Discussion

Results indicate in an unprecedented way the potential impact of BFHI in reducing infant mortality in Brazil due to the increase it provides in the prevalence of different breastfeeding indicators and what it means to be born in a Baby-Friendly Hospital in terms of lives saved. The prevalence of breastfeeding in the first hour of life was 11.7% higher among those who were born in a BFH when compared to those who were not born in a BFH. Similarly, the EBF in children under six months of age was 7.9% higher among infants who were born in a BFH. This higher breastfeeding prevalence would result in a 3.5 to 4.2% reduction of infant deaths among children from 7 to 180 days of age, if all children were born in a BFH.

The effect noticed in the reduction of late neonatal mortality rate due to a greater prevalence in the BFFHL in children born in a BFH reinforces the evidence of this practice as an important protective factor for child survival.6,8,21,22 In a randomized trial with 10,947 children in Ghana, Edmond et al.22 showed the protective effect of early breastfeeding by noticing that 22% of neonatal deaths could be prevented if breastfeeding was initiated in the first hour of life, and another 16% could be avoided if all children were breastfed on the first day. The lower reduction found in our study - in spite of the differences from an African country to a Latin America country - may be explained by the fact that this study is not a direct analysis of the effect of breastfeeding on mortality rate, but an estimate of the effect provided by the BFHI mediated by the breastfeeding promotion.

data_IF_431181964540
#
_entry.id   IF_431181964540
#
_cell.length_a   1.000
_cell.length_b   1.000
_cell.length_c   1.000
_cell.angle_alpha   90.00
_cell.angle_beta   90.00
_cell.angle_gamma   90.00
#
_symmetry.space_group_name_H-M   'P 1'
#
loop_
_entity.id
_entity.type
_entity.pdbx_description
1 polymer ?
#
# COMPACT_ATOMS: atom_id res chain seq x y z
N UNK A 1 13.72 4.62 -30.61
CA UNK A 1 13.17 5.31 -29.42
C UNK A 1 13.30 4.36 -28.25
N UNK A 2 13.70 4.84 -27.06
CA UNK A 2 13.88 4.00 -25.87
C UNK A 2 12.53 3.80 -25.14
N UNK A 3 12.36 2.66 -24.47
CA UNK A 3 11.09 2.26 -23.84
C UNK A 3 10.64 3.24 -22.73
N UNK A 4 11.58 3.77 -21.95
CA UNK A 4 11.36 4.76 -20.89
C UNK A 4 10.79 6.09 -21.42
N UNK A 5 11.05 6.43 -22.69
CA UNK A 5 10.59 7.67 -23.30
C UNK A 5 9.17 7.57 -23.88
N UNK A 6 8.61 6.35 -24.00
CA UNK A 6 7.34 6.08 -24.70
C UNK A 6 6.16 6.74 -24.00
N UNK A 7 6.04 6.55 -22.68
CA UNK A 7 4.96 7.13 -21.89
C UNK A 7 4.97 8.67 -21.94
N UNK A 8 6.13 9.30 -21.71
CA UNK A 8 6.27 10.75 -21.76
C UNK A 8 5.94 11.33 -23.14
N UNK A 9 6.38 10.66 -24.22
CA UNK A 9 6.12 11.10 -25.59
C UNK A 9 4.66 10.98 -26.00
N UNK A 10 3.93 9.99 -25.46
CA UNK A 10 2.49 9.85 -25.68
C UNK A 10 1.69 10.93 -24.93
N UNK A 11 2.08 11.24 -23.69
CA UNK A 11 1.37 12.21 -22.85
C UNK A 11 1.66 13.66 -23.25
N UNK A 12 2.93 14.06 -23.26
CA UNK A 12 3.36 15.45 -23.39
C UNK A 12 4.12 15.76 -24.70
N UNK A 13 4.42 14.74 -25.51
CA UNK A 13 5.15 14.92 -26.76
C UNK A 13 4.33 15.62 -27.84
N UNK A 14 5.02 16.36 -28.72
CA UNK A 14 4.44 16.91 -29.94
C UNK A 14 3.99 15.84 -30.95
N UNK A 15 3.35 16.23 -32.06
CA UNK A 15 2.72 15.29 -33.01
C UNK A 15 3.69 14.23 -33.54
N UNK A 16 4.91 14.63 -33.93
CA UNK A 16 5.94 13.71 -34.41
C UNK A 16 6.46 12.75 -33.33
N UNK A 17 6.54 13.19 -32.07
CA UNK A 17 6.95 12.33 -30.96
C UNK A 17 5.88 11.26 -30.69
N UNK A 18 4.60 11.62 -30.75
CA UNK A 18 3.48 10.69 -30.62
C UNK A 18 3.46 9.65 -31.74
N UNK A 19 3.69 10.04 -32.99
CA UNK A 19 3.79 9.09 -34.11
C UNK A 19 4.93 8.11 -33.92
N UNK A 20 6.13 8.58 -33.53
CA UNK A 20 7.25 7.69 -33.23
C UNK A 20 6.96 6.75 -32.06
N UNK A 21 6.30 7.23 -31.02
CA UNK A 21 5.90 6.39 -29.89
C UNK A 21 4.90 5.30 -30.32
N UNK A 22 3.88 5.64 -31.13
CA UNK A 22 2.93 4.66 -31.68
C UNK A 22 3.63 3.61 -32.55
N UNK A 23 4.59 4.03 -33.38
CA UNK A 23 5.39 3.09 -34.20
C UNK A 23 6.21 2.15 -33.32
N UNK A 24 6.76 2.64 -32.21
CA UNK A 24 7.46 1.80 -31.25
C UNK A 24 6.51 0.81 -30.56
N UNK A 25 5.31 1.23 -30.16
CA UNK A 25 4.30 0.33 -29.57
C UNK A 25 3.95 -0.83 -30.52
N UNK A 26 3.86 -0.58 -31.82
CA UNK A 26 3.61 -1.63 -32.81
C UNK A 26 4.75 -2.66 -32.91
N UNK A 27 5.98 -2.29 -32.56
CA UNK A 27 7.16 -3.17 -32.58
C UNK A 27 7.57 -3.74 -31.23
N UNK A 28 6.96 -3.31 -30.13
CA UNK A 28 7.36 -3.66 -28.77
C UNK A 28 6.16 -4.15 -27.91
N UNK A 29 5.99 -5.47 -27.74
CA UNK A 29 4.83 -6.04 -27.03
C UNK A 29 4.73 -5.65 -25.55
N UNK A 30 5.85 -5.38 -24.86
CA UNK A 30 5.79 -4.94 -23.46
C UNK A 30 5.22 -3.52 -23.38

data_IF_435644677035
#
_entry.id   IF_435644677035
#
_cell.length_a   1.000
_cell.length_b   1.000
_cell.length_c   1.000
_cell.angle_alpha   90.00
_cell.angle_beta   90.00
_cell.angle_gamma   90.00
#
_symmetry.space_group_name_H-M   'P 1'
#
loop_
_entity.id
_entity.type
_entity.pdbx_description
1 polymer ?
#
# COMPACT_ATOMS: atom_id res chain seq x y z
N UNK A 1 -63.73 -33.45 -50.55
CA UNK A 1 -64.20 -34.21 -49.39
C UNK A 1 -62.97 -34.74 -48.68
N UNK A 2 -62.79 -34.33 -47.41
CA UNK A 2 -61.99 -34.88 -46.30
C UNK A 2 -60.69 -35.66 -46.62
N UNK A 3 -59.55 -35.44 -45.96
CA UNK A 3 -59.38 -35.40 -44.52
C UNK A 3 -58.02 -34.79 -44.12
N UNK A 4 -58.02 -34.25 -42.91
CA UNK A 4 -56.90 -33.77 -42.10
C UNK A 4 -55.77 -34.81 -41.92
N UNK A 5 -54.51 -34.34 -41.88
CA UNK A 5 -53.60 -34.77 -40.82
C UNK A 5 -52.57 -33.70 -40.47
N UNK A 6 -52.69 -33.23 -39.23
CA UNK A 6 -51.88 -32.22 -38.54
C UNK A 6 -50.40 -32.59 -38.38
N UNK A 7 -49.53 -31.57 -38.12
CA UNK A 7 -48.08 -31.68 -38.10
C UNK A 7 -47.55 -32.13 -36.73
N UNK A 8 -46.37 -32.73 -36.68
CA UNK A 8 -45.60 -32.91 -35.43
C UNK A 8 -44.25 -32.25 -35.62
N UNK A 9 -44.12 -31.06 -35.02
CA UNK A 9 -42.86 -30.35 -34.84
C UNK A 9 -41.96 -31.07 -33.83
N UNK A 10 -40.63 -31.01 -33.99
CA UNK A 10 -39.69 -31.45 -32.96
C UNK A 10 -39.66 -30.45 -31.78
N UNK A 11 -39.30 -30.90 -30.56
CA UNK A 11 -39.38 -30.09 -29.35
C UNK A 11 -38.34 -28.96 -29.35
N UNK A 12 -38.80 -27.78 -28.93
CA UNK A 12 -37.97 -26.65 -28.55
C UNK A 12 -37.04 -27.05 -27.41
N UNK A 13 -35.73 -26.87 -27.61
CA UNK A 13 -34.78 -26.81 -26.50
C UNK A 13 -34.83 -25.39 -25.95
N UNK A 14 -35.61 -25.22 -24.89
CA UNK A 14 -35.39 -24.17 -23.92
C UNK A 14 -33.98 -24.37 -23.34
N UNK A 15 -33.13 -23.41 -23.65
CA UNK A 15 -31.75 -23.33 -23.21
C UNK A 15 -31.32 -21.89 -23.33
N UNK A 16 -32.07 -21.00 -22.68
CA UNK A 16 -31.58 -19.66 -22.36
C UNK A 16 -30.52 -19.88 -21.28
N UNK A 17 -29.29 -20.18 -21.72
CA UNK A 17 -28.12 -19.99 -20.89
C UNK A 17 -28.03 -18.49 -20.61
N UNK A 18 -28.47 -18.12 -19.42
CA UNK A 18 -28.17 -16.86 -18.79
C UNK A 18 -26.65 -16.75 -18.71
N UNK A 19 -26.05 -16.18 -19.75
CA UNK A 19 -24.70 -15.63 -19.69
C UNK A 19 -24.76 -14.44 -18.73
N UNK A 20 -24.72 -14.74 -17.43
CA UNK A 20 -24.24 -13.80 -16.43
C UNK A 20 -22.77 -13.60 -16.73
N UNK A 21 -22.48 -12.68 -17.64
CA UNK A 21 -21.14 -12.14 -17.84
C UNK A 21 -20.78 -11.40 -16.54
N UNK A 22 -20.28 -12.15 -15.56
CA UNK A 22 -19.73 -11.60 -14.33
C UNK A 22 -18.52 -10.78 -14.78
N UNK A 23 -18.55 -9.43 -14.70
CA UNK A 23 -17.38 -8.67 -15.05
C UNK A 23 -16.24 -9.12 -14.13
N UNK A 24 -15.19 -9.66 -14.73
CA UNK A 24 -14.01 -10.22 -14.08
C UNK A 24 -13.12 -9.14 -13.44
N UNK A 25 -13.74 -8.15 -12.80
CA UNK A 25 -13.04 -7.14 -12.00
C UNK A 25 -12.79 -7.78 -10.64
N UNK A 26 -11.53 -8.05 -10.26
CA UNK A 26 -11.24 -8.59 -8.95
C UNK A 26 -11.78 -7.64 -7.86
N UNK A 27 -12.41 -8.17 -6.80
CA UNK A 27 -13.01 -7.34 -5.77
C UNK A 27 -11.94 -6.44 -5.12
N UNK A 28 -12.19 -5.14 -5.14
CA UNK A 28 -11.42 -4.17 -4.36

At the same time, it highlights the importance of this policy as one of the most effective strategies to foster the BFFHL by advocating the postponement of routine care of the newborn, providing an opportunity for skin-to-skin contact soon after birth, thus favoring the early initiation of breastfeeding.6,11,14,23 WHO recommends this procedure to be incorporated into national quality standards for maternal, newborn and child health care in order to prevent infant deaths.5,8

The reduction of 602 deaths from all causes and 723 deaths from infection in children under 6 months of age was identified even with a little percentage difference in any breastfeeding promoted by the BFHI (2.1%). Our findings corroborate the results described in the literature.2,7,4 Lamberti et al.2 noticed that non-breastfed children had 4.7 times higher risk of death from all causes and 9.5 higher risk to experience death by pneumonia.2,3,4,8 In a systematic review and meta-analysis, Victora et al.4 showed a protection against the risk of death from infectious disease conferred by any breastfeeding, and especially by EBF, which is a protection that extends to the second year of life. Thus, the increase in breastfeeding rates should be among top priorities in order to reduce infant deaths, justifying investments in public policies that promote breast-feeding4,5,8